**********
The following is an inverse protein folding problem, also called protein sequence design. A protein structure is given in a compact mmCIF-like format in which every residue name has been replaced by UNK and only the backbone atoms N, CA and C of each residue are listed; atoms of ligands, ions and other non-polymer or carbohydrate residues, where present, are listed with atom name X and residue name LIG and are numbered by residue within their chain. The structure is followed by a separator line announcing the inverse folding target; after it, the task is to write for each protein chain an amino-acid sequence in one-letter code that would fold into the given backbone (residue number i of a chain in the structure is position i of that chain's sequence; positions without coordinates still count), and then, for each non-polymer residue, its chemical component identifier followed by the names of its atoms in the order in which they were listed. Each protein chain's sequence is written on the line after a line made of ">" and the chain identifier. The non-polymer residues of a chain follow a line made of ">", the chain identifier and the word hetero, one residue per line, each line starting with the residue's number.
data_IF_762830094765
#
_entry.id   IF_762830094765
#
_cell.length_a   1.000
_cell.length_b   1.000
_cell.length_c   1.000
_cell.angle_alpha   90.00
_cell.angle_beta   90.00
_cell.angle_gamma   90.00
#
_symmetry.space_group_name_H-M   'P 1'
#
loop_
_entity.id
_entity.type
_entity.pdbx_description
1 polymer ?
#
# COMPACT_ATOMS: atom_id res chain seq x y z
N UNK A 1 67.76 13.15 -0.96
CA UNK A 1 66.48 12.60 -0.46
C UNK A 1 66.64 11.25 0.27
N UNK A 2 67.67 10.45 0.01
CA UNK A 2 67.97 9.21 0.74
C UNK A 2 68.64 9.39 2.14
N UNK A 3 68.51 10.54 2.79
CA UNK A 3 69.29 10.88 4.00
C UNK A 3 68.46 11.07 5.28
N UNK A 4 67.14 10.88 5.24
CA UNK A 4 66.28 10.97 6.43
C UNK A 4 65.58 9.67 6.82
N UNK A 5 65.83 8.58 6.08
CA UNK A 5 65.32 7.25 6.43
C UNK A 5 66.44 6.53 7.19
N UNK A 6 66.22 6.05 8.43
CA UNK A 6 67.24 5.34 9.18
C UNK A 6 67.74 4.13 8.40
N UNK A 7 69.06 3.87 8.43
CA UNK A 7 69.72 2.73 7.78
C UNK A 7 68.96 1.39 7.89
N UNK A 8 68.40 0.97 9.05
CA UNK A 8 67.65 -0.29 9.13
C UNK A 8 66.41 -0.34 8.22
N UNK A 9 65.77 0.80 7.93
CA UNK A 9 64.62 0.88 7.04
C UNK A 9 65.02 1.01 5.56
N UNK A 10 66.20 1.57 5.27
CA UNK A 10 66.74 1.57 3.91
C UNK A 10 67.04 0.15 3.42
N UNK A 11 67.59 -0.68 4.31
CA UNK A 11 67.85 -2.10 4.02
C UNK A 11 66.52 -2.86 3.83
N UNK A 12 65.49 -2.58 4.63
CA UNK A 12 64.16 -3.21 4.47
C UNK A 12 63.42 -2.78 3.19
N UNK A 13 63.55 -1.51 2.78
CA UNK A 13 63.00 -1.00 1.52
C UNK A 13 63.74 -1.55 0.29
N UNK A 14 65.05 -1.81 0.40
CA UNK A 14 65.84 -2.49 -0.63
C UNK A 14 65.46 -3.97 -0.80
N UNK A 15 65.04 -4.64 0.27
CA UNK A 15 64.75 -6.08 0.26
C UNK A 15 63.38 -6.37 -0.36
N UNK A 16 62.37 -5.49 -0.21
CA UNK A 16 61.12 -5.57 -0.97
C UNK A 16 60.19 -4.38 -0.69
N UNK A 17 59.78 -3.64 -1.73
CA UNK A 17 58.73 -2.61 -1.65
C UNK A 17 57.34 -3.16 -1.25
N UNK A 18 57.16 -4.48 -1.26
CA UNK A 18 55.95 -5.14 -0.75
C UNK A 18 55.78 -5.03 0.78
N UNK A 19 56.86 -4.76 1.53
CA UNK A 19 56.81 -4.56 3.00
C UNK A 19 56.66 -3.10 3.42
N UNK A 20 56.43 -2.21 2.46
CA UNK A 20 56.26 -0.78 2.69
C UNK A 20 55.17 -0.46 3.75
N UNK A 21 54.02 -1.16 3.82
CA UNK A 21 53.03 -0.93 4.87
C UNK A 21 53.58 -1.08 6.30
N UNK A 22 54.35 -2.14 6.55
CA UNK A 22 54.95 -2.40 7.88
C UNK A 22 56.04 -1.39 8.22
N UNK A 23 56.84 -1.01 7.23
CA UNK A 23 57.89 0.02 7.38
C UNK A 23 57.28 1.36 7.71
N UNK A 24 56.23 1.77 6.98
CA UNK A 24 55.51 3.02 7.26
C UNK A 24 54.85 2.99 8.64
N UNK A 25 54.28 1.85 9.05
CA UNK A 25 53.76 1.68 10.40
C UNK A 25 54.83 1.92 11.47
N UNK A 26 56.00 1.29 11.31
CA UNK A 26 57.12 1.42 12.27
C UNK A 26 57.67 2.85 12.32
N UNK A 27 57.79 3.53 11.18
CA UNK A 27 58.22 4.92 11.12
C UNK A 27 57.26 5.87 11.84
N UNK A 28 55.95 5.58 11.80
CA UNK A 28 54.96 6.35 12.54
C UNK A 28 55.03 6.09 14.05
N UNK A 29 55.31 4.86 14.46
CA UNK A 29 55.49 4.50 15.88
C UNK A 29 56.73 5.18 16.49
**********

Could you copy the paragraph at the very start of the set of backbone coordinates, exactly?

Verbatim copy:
The following is an inverse protein folding problem, also called protein sequence design. A protein structure is given in a compact mmCIF-like format in which every residue name has been replaced by UNK and only the backbone atoms N, CA and C of each residue are listed; atoms of ligands, ions and other non-polymer or carbohydrate residues, where present, are listed with atom name X and residue name LIG and are numbered by residue within their chain. The structure is followed by a separator line announcing the inverse folding target; after it, the task is to write for each protein chain an amino-acid sequence in one-letter code that would fold into the given backbone (residue number i of a chain in the structure is position i of that chain's sequence; positions without coordinates still count), and then, for each non-polymer residue, its chemical component identifier followed by the names of its atoms in the order in which they were listed. Each protein chain's sequence is written on the line after a line made of ">" and the chain identifier. The non-polymer residues of a chain follow a line made of ">", the chain identifier and the word hetero, one residue per line, each line starting with the residue's number.